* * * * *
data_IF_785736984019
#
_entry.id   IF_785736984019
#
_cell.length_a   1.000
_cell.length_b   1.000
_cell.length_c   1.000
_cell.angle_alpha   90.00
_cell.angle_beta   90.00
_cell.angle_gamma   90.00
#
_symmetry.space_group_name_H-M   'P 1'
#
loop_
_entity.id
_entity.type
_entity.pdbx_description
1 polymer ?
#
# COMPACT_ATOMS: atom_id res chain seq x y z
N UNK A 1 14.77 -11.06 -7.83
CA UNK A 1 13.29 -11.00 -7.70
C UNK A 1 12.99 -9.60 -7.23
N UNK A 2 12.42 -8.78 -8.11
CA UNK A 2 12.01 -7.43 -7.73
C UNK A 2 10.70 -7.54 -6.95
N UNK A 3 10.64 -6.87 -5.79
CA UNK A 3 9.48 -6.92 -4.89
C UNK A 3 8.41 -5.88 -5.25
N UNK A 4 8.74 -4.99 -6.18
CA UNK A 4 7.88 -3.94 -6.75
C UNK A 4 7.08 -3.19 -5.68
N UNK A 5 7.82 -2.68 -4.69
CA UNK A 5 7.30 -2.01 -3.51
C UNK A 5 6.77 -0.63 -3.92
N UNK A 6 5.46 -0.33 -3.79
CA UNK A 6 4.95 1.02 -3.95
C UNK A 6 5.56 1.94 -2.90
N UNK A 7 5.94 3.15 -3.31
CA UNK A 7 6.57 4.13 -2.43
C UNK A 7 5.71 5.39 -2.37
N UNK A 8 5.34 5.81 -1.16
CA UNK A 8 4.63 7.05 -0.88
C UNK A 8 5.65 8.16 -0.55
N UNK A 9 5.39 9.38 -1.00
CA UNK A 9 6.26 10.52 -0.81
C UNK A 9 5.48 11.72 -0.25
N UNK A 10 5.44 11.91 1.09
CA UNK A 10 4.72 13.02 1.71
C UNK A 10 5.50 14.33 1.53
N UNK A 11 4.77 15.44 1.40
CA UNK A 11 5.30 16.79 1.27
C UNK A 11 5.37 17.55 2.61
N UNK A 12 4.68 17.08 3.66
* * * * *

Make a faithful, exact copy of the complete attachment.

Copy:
data_IF_785736984019
#
_entry.id   IF_785736984019
#
_cell.length_a   1.000
_cell.length_b   1.000
_cell.length_c   1.000
_cell.angle_alpha   90.00
_cell.angle_beta   90.00
_cell.angle_gamma   90.00
#
_symmetry.space_group_name_H-M   'P 1'
#
loop_
_entity.id
_entity.type
_entity.pdbx_description
1 polymer ?
#
# COMPACT_ATOMS: atom_id res chain seq x y z
N UNK A 1 14.77 -11.06 -7.83
CA UNK A 1 13.29 -11.00 -7.70
C UNK A 1 12.99 -9.60 -7.23
N UNK A 2 12.42 -8.78 -8.11
CA UNK A 2 12.01 -7.43 -7.73
C UNK A 2 10.70 -7.54 -6.95
N UNK A 3 10.64 -6.87 -5.79
CA UNK A 3 9.48 -6.92 -4.89
C UNK A 3 8.41 -5.88 -5.25
N UNK A 4 8.74 -4.99 -6.18
CA UNK A 4 7.88 -3.94 -6.75
C UNK A 4 7.08 -3.19 -5.68
N UNK A 5 7.82 -2.68 -4.69
CA UNK A 5 7.30 -2.01 -3.51
C UNK A 5 6.77 -0.63 -3.92
N UNK A 6 5.46 -0.33 -3.79
CA UNK A 6 4.95 1.02 -3.95
C UNK A 6 5.56 1.94 -2.90
N UNK A 7 5.94 3.15 -3.31
CA UNK A 7 6.57 4.13 -2.43
C UNK A 7 5.71 5.39 -2.37
N UNK A 8 5.34 5.81 -1.16
CA UNK A 8 4.63 7.05 -0.88
C UNK A 8 5.65 8.16 -0.55
N UNK A 9 5.39 9.38 -1.00
CA UNK A 9 6.26 10.52 -0.81
C UNK A 9 5.48 11.72 -0.25
N UNK A 10 5.44 11.91 1.09
CA UNK A 10 4.72 13.02 1.71
C UNK A 10 5.50 14.33 1.53
N UNK A 11 4.77 15.44 1.40
CA UNK A 11 5.30 16.79 1.27
C UNK A 11 5.37 17.55 2.61
N UNK A 12 4.68 17.08 3.66